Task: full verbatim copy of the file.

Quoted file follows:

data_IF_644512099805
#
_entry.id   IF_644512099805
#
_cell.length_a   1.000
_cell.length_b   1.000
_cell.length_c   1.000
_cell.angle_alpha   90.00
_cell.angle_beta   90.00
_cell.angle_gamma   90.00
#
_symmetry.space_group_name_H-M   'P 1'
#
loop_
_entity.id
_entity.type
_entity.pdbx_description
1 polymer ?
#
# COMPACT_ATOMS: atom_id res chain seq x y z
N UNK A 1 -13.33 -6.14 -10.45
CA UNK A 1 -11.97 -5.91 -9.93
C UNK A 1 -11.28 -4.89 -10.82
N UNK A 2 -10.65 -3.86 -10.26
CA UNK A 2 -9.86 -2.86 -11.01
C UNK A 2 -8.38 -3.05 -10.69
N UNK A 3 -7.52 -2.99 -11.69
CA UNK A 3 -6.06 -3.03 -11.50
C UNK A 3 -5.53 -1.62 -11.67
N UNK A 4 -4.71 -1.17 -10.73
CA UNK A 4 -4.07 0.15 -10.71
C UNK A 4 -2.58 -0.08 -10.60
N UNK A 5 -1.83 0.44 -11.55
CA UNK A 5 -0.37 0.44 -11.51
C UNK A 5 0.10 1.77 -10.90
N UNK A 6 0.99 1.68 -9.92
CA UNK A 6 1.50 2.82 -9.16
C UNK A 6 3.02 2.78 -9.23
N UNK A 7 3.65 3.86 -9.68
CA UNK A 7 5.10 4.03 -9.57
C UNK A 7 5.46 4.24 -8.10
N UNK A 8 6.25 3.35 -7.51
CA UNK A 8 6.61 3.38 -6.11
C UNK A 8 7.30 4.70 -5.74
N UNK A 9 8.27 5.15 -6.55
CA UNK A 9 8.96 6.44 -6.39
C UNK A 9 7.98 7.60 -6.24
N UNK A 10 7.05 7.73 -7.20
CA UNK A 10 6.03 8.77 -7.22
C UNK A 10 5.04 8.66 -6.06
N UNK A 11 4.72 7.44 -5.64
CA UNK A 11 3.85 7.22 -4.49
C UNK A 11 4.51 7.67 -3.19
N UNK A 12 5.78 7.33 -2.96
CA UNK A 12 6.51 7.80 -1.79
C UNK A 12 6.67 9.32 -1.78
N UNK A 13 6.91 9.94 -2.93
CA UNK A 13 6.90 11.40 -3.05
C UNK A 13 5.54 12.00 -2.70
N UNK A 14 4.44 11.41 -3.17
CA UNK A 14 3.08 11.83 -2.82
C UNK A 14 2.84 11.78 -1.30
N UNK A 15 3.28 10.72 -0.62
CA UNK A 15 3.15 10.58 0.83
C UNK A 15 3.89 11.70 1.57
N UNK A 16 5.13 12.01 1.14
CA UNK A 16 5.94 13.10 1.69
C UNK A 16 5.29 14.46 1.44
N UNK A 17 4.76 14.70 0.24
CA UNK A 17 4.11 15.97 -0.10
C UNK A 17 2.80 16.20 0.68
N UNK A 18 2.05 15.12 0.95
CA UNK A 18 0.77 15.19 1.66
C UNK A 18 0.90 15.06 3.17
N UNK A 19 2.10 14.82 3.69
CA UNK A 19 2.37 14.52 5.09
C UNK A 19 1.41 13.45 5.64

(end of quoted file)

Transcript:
data_IF_644512099805
#
_entry.id   IF_644512099805
#
_cell.length_a   1.000
_cell.length_b   1.000
_cell.length_c   1.000
_cell.angle_alpha   90.00
_cell.angle_beta   90.00
_cell.angle_gamma   90.00
#
_symmetry.space_group_name_H-M   'P 1'
#
loop_
_entity.id
_entity.type
_entity.pdbx_description
1 polymer ?
#
# COMPACT_ATOMS: atom_id res chain seq x y z
N UNK A 1 -13.33 -6.14 -10.45
CA UNK A 1 -11.97 -5.91 -9.93
C UNK A 1 -11.28 -4.89 -10.82
N UNK A 2 -10.65 -3.86 -10.26
CA UNK A 2 -9.86 -2.86 -11.01
C UNK A 2 -8.38 -3.05 -10.69
N UNK A 3 -7.52 -2.99 -11.69
CA UNK A 3 -6.06 -3.03 -11.50
C UNK A 3 -5.53 -1.62 -11.67
N UNK A 4 -4.71 -1.17 -10.73
CA UNK A 4 -4.07 0.15 -10.71
C UNK A 4 -2.58 -0.08 -10.60
N UNK A 5 -1.83 0.44 -11.55
CA UNK A 5 -0.37 0.44 -11.51
C UNK A 5 0.10 1.77 -10.90
N UNK A 6 0.99 1.68 -9.92
CA UNK A 6 1.50 2.82 -9.16
C UNK A 6 3.02 2.78 -9.23
N UNK A 7 3.65 3.86 -9.68
CA UNK A 7 5.10 4.03 -9.57
C UNK A 7 5.46 4.24 -8.10
N UNK A 8 6.25 3.35 -7.51
CA UNK A 8 6.61 3.38 -6.11
C UNK A 8 7.30 4.70 -5.74
N UNK A 9 8.27 5.15 -6.55
CA UNK A 9 8.96 6.44 -6.39
C UNK A 9 7.98 7.60 -6.24
N UNK A 10 7.05 7.73 -7.20
CA UNK A 10 6.03 8.77 -7.22
C UNK A 10 5.04 8.66 -6.06
N UNK A 11 4.72 7.44 -5.64
CA UNK A 11 3.85 7.22 -4.49
C UNK A 11 4.51 7.67 -3.19
N UNK A 12 5.78 7.33 -2.96
CA UNK A 12 6.51 7.80 -1.79
C UNK A 12 6.67 9.32 -1.78
N UNK A 13 6.91 9.94 -2.93
CA UNK A 13 6.90 11.40 -3.05
C UNK A 13 5.54 12.00 -2.70
N UNK A 14 4.44 11.41 -3.17
CA UNK A 14 3.08 11.83 -2.82
C UNK A 14 2.84 11.78 -1.30
N UNK A 15 3.28 10.72 -0.62
CA UNK A 15 3.15 10.58 0.83
C UNK A 15 3.89 11.70 1.57
N UNK A 16 5.13 12.01 1.14
CA UNK A 16 5.94 13.10 1.69
C UNK A 16 5.29 14.46 1.44
N UNK A 17 4.76 14.70 0.24
CA UNK A 17 4.11 15.97 -0.10
C UNK A 17 2.80 16.20 0.68
N UNK A 18 2.05 15.12 0.95
CA UNK A 18 0.77 15.19 1.66
C UNK A 18 0.90 15.06 3.17
N UNK A 19 2.10 14.82 3.69
CA UNK A 19 2.37 14.52 5.09
C UNK A 19 1.41 13.45 5.64